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- Jun 22, 2012

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I am reading Sheldon Axler's book: Measure, Integration & Real Analysis ... and I am focused on Chapter 2: Measures ...

I need help with the proof of Result 2.14 ...

Result 2.14 and its proof read as follows:

In the above proof by Axler we read the following:

" ... ... We will now prove by induction on n that the inclusion above implies that

\(\displaystyle \sum_{ k = 1 }^n l(I_k) \ \geq b - a\)

This will then imply that \(\displaystyle \sum_{ k = 1 }^{ \infty } l(I_k) \geq \sum_{ k = 1 }^n l(I_k) \ \geq b - a\), completing the proof that \(\displaystyle \mid [a, b] \mid \ \geq b - a\). ... ... "

Can someone please explain exactly why \(\displaystyle \sum_{ k = 1 }^{ \infty } l(I_k) \ \geq \sum_{ k = 1 }^n l(I_k) \ \geq b - a\) completes the proof that \(\displaystyle \mid [a, b] \mid \ \geq b - a\). ... ...

Indeed ... can someone please show, formally and rigorously, that \(\displaystyle \sum_{ k = 1 }^{ \infty } l(I_k) \ \geq \sum_{ k = 1 }^n l(I_k) \ \geq b - a\) implies that \(\displaystyle \mid [a, b] \mid \geq b - a\). ... ...

Help will be much appreciated ... ...

Peter

=============================================================================================================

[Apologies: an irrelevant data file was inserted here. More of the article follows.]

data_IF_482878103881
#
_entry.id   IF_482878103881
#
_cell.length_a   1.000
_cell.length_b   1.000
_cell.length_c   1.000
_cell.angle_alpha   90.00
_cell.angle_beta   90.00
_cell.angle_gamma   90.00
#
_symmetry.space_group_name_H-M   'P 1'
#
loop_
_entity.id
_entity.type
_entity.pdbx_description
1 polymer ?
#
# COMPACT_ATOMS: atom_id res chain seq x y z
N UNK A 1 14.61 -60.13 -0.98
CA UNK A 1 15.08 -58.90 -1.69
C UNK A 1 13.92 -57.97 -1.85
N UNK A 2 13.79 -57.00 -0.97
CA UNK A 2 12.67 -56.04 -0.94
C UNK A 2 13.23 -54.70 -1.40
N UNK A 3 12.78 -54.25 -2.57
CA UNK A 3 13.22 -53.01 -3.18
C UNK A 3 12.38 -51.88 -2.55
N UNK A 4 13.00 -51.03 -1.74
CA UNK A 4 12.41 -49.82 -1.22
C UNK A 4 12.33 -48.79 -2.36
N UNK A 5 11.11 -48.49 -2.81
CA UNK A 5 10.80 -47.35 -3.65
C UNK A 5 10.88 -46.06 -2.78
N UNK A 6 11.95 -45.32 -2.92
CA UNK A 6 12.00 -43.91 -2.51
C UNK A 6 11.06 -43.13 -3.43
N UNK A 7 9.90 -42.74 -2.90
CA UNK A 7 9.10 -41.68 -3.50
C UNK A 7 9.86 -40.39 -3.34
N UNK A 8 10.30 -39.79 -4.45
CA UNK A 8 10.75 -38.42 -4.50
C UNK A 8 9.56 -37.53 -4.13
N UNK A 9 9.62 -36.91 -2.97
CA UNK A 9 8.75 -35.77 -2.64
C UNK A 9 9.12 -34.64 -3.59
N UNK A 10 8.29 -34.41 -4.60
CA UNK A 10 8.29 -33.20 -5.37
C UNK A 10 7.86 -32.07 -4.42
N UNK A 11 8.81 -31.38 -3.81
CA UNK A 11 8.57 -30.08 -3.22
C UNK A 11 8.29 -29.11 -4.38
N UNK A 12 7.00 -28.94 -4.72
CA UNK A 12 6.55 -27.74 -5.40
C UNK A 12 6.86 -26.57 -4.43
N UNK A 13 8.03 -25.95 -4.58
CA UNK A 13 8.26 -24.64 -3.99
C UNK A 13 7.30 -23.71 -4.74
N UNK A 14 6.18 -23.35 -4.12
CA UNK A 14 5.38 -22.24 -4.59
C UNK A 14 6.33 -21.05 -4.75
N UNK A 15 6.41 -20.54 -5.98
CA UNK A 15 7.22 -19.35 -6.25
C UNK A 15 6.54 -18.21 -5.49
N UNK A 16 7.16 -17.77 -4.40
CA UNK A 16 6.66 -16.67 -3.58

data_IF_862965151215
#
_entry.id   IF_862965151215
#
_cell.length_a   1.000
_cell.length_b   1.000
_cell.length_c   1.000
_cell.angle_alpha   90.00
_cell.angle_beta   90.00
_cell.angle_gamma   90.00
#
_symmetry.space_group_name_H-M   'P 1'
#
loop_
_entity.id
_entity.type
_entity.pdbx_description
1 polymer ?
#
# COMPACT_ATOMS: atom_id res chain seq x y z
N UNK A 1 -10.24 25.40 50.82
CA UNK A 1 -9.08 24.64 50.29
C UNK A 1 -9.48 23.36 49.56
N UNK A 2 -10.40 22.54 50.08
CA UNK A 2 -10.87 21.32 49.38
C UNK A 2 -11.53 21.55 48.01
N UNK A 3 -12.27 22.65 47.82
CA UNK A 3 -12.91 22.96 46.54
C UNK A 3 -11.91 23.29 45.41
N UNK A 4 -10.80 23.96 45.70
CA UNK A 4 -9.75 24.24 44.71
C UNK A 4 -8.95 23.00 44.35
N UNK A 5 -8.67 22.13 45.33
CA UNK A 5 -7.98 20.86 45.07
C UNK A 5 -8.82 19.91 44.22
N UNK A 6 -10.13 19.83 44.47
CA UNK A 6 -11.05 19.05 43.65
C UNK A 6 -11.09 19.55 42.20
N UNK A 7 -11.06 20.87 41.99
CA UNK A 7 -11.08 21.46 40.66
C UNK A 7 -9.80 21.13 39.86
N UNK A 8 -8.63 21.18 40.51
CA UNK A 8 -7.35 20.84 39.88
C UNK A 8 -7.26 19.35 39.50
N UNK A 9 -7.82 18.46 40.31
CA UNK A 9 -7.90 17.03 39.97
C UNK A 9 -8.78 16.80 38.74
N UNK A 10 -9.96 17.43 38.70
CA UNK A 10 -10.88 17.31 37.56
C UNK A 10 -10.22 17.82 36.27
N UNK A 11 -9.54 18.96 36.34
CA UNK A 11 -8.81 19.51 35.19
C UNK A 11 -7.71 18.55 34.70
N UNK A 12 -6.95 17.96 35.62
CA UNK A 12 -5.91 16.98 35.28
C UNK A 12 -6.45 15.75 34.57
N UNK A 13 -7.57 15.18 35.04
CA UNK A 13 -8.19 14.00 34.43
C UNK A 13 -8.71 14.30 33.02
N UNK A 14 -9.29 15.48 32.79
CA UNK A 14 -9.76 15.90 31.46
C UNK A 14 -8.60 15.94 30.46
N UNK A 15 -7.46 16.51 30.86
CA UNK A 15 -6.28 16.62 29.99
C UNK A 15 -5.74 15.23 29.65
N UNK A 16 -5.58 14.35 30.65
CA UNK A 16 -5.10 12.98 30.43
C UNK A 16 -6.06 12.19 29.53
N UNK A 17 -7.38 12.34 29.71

Readers of the above post may be assisted by access to Axler's definition of the length of an open interval and his definition of outer measure ... so I am providing access to the relevant text ... as follows:

Hope that helps ...

Peter

I need help with the proof of Result 2.14 ...

Result 2.14 and its proof read as follows:

In the above proof by Axler we read the following:

" ... ... We will now prove by induction on n that the inclusion above implies that

\(\displaystyle \sum_{ k = 1 }^n l(I_k) \ \geq b - a\)

This will then imply that \(\displaystyle \sum_{ k = 1 }^{ \infty } l(I_k) \geq \sum_{ k = 1 }^n l(I_k) \ \geq b - a\), completing the proof that \(\displaystyle \mid [a, b] \mid \ \geq b - a\). ... ... "

Can someone please explain exactly why \(\displaystyle \sum_{ k = 1 }^{ \infty } l(I_k) \ \geq \sum_{ k = 1 }^n l(I_k) \ \geq b - a\) completes the proof that \(\displaystyle \mid [a, b] \mid \ \geq b - a\). ... ...

Indeed ... can someone please show, formally and rigorously, that \(\displaystyle \sum_{ k = 1 }^{ \infty } l(I_k) \ \geq \sum_{ k = 1 }^n l(I_k) \ \geq b - a\) implies that \(\displaystyle \mid [a, b] \mid \geq b - a\). ... ...

Help will be much appreciated ... ...

Peter

=============================================================================================================

Readers of the above post may be assisted by access to Axler's definition of the length of an open interval and his definition of outer measure ... so I am providing access to the relevant text ... as follows:

Hope that helps ...

Peter

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